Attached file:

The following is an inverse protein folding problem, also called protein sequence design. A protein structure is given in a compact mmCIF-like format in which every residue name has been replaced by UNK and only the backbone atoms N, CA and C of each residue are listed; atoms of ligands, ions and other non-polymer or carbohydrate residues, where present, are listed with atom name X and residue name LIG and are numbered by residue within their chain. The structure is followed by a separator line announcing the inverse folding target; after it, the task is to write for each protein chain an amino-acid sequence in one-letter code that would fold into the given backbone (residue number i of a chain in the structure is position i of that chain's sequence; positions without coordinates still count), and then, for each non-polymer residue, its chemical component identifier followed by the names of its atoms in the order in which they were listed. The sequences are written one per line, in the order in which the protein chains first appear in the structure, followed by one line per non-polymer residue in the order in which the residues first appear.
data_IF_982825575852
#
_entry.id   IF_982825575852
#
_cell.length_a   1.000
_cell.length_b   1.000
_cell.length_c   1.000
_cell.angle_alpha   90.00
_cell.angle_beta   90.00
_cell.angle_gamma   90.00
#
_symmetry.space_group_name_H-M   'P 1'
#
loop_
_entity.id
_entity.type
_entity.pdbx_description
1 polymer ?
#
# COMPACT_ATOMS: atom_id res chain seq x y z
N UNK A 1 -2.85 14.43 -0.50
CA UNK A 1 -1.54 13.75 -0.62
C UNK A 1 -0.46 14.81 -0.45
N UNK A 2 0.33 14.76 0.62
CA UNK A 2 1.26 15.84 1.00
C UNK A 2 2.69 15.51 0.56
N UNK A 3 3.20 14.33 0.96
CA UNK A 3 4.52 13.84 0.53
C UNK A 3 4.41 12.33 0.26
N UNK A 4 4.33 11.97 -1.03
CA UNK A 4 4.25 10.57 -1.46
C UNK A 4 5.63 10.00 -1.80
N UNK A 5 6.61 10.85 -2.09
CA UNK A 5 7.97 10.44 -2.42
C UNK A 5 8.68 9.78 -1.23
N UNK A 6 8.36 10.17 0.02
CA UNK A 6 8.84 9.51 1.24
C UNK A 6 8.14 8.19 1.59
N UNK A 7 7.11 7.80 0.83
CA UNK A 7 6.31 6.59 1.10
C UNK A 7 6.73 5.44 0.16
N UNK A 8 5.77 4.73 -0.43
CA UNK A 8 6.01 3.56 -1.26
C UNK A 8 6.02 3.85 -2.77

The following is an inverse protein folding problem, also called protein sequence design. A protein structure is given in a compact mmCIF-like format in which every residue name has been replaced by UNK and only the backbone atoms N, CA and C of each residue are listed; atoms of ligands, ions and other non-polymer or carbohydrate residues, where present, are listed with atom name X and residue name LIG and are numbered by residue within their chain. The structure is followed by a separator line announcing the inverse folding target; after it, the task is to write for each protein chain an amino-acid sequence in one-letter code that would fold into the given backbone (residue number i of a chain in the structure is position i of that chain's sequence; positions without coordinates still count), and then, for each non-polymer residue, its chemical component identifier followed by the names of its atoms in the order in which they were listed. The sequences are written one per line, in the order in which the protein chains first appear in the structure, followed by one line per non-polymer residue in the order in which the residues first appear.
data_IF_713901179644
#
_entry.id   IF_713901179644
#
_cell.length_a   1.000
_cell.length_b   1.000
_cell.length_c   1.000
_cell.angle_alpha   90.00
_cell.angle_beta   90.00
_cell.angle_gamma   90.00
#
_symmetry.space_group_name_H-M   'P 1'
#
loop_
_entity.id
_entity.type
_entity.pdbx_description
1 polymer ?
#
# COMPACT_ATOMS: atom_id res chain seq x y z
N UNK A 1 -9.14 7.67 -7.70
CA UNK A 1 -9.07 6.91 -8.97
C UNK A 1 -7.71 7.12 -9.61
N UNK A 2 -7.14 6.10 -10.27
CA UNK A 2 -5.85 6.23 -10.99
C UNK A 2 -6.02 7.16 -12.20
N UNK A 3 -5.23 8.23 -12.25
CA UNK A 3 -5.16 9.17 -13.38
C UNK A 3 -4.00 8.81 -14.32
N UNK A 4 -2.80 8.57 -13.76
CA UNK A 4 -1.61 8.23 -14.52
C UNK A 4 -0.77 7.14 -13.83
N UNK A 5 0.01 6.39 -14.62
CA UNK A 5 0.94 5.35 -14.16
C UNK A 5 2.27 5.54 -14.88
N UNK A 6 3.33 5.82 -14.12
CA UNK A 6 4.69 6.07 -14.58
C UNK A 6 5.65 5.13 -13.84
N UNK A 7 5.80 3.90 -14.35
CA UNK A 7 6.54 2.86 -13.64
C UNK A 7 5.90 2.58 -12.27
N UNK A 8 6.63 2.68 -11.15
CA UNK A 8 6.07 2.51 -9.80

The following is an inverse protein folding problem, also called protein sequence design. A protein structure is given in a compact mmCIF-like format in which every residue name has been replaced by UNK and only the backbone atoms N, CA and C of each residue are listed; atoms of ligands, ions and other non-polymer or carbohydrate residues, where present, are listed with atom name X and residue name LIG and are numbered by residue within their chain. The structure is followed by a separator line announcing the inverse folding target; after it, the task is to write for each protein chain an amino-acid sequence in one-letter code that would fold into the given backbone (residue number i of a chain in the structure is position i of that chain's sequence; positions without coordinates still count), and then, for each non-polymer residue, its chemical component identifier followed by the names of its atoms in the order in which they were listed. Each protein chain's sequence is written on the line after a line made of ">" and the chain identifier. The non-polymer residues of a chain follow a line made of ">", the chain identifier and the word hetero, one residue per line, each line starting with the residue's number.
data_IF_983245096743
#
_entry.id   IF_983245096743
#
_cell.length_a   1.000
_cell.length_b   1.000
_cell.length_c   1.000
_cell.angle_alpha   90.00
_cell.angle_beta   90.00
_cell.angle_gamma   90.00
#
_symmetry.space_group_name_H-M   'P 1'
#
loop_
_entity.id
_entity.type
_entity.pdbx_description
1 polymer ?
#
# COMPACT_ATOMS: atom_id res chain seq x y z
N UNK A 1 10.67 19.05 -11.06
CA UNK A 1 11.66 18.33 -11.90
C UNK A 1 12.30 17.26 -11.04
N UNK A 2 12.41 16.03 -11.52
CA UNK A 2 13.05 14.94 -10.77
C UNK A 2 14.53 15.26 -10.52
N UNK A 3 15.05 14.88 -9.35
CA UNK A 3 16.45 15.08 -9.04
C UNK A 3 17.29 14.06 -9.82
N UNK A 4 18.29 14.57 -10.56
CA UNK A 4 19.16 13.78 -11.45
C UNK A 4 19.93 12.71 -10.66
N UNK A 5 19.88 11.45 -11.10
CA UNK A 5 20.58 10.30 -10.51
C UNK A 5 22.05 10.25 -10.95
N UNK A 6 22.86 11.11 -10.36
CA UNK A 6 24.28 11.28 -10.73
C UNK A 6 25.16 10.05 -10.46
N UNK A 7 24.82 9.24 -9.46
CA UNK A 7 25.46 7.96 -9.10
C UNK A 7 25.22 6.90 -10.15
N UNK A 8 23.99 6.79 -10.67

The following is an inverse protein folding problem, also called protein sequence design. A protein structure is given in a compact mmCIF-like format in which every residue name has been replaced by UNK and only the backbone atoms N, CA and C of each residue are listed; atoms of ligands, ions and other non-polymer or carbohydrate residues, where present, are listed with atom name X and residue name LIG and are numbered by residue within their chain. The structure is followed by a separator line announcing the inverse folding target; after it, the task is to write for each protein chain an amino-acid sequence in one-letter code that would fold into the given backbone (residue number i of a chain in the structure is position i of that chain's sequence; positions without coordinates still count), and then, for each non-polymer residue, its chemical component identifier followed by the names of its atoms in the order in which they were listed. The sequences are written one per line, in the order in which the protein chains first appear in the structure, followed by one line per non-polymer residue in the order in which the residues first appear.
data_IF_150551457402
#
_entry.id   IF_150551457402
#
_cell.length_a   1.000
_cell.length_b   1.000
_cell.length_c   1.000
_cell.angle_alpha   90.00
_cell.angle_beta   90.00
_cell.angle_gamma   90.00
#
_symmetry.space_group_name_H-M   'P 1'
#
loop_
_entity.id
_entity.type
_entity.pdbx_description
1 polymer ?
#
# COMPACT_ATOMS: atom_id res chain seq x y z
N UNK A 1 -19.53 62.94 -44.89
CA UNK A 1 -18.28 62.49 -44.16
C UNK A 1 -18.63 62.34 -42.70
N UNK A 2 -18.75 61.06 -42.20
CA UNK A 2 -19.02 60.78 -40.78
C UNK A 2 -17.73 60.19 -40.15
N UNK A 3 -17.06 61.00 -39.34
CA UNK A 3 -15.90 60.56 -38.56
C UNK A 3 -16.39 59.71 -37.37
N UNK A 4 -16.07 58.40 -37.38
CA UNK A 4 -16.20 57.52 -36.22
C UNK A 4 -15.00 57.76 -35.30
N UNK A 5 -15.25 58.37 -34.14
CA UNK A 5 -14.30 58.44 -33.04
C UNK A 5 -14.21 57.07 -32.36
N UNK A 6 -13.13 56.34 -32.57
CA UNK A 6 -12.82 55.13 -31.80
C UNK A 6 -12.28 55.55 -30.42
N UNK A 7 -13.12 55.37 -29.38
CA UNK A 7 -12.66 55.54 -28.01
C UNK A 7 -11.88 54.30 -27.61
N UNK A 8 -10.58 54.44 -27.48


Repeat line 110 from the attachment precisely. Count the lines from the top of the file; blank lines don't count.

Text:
# COMPACT_ATOMS: atom_id res chain seq x y z